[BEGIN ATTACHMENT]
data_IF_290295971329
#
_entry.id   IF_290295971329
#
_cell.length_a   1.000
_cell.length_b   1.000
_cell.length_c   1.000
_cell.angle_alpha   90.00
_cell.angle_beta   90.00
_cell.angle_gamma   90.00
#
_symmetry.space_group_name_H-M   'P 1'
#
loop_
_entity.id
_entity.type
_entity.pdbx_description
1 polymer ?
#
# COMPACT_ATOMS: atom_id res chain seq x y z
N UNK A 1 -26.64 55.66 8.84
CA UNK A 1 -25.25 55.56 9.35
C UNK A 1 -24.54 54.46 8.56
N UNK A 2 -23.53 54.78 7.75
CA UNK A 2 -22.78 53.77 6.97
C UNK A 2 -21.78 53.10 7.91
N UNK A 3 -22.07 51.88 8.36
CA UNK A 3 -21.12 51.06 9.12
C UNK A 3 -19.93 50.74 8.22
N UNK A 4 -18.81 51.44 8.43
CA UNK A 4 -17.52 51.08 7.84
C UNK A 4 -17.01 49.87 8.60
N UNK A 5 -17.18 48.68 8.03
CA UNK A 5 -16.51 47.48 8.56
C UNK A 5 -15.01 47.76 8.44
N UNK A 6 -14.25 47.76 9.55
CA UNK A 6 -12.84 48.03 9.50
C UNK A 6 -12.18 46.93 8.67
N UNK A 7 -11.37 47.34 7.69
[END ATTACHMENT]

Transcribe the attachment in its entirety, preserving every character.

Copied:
data_IF_290295971329
#
_entry.id   IF_290295971329
#
_cell.length_a   1.000
_cell.length_b   1.000
_cell.length_c   1.000
_cell.angle_alpha   90.00
_cell.angle_beta   90.00
_cell.angle_gamma   90.00
#
_symmetry.space_group_name_H-M   'P 1'
#
loop_
_entity.id
_entity.type
_entity.pdbx_description
1 polymer ?
#
# COMPACT_ATOMS: atom_id res chain seq x y z
N UNK A 1 -26.64 55.66 8.84
CA UNK A 1 -25.25 55.56 9.35
C UNK A 1 -24.54 54.46 8.56
N UNK A 2 -23.53 54.78 7.75
CA UNK A 2 -22.78 53.77 6.97
C UNK A 2 -21.78 53.10 7.91
N UNK A 3 -22.07 51.88 8.36
CA UNK A 3 -21.12 51.06 9.12
C UNK A 3 -19.93 50.74 8.22
N UNK A 4 -18.81 51.44 8.43
CA UNK A 4 -17.52 51.08 7.84
C UNK A 4 -17.01 49.87 8.60
N UNK A 5 -17.18 48.68 8.03
CA UNK A 5 -16.51 47.48 8.56
C UNK A 5 -15.01 47.76 8.44
N UNK A 6 -14.25 47.76 9.55
CA UNK A 6 -12.84 48.03 9.50
C UNK A 6 -12.18 46.93 8.67
N UNK A 7 -11.37 47.34 7.69